MEAA (Media, Entertainment & Arts Alliance)
MEAA (Media, Entertainment & Arts Alliance)

Closer to home, the MEAA (Media, Entertainment & Arts Alliance) campaigns in support of freelancers fighting for better treatment.


“MEAA members who are freelancers in the media industry are campaigning for the quality jobs that quality journalism demands. Unlike in-house employees, freelance writers, photographers, cartoonists and other media workers don't have any safety net of minimum rates of pay or minimum standards, to protect them from being ripped off and exploited,” says Cassie Derrick, Director of MEAA Media.


“This has meant that rates and conditions have been going backwards for decades, despite the cost of living and role of freelancers in the industry increasing.”


Cassie explains that Nine newspapers recently negotiated a freelancer engagement policy (a first for the company), which includes minimum pay rates, annual increases, timely payment, kill fees and more.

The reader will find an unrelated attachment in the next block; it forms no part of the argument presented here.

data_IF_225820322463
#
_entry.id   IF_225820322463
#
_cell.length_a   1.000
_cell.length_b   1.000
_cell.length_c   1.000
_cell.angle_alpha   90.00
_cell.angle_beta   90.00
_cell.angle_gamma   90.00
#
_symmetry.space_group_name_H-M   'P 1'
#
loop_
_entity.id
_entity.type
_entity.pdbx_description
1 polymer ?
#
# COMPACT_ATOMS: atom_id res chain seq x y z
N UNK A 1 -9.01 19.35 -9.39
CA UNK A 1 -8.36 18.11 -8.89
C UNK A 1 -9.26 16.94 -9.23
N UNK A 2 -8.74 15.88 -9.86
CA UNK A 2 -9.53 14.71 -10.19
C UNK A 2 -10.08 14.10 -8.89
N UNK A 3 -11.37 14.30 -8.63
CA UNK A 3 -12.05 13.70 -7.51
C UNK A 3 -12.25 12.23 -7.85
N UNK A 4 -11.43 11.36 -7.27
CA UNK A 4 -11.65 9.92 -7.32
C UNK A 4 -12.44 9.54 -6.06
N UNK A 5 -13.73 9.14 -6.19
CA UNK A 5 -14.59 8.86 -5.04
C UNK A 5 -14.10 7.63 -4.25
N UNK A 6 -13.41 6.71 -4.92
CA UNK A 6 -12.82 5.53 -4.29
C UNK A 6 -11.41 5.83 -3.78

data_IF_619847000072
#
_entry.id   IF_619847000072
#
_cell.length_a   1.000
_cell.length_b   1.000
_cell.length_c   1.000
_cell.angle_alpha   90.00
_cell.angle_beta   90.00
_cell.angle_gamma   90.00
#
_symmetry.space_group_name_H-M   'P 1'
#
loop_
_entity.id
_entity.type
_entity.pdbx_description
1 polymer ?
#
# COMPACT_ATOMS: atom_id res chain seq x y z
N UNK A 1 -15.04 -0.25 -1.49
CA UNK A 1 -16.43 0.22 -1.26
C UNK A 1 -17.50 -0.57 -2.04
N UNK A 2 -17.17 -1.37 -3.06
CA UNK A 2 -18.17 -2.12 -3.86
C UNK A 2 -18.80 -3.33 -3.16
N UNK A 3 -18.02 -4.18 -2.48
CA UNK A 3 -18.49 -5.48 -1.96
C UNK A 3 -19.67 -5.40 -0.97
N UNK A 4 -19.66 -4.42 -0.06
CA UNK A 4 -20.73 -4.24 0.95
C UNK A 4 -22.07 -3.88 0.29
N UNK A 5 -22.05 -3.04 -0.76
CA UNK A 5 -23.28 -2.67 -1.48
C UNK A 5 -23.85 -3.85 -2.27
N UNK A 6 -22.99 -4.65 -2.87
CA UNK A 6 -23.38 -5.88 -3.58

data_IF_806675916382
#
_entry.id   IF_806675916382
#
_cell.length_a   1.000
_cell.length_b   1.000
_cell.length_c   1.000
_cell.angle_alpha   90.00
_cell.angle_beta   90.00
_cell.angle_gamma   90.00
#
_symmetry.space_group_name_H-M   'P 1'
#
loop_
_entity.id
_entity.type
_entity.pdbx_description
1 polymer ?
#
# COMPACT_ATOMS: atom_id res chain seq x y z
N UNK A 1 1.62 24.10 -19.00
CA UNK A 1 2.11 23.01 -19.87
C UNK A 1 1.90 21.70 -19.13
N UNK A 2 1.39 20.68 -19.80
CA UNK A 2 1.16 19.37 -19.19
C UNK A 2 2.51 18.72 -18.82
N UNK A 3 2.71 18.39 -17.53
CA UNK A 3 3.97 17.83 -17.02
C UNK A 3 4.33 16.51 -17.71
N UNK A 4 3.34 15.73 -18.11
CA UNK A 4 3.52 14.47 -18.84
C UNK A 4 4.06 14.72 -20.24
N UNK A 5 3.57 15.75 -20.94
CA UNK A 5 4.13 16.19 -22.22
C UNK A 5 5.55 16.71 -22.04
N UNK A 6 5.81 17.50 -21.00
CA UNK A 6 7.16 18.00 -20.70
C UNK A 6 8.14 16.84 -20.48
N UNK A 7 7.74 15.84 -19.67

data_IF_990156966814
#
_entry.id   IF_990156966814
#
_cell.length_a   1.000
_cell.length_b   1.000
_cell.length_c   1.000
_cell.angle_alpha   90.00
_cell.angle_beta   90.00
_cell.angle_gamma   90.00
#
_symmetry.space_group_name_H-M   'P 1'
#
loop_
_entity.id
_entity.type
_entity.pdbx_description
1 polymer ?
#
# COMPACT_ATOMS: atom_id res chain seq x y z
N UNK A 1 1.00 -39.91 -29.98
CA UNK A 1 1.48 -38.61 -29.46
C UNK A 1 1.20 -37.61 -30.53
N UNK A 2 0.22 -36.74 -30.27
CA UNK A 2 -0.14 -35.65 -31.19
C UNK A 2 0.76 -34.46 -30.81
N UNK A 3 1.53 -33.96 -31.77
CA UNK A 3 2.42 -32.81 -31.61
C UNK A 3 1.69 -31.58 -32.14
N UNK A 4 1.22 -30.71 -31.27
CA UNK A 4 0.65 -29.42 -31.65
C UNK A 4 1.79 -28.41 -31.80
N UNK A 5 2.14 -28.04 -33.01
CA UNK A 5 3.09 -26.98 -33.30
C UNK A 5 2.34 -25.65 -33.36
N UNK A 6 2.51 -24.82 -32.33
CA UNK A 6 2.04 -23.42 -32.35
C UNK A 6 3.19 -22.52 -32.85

“This has set a floor for freelance engagement, and as a result some [MEAA members] have told us their pay has gone up by close to 40 percent,” says Cassie, who explains the company also brought many regular freelance photographers in-house, giving them rights to expenses, superannuation and more.


So what can freelancers do to put themselves in the best position, especially when asking for rate increases can put your working relationships (and therefore earning capacity) at risk?

Cassie concedes that negotiating pay rates can be tricky when your work is precarious. This is where campaigning for collective agreements comes in, as it takes the pressure off individuals. She points out that MEAA members can contact their delegates or MEAA staff for advice and support.


“The safest thing for anyone working in the media industry, whether freelance or employee, is not to go it alone,” says Cassie.


Thankfully, after many years playing the freelance game, I’ve become much better at avoiding snakes. From meeting deadlines to building solid relationships with editors and sending countless follow-up emails (that usually result in work), I’m landing on more ladders than ever before.



 

Jo Stewart is a freelance writer based in the Macedon Ranges, Victoria. With bylines in Monocle, The Age, The Guardian, The Saturday Paper, Rolling Stone, Lonely Planet and more, she now shares her industry knowledge with young people as a volunteer career mentor with mental health not-for-profit Headspace.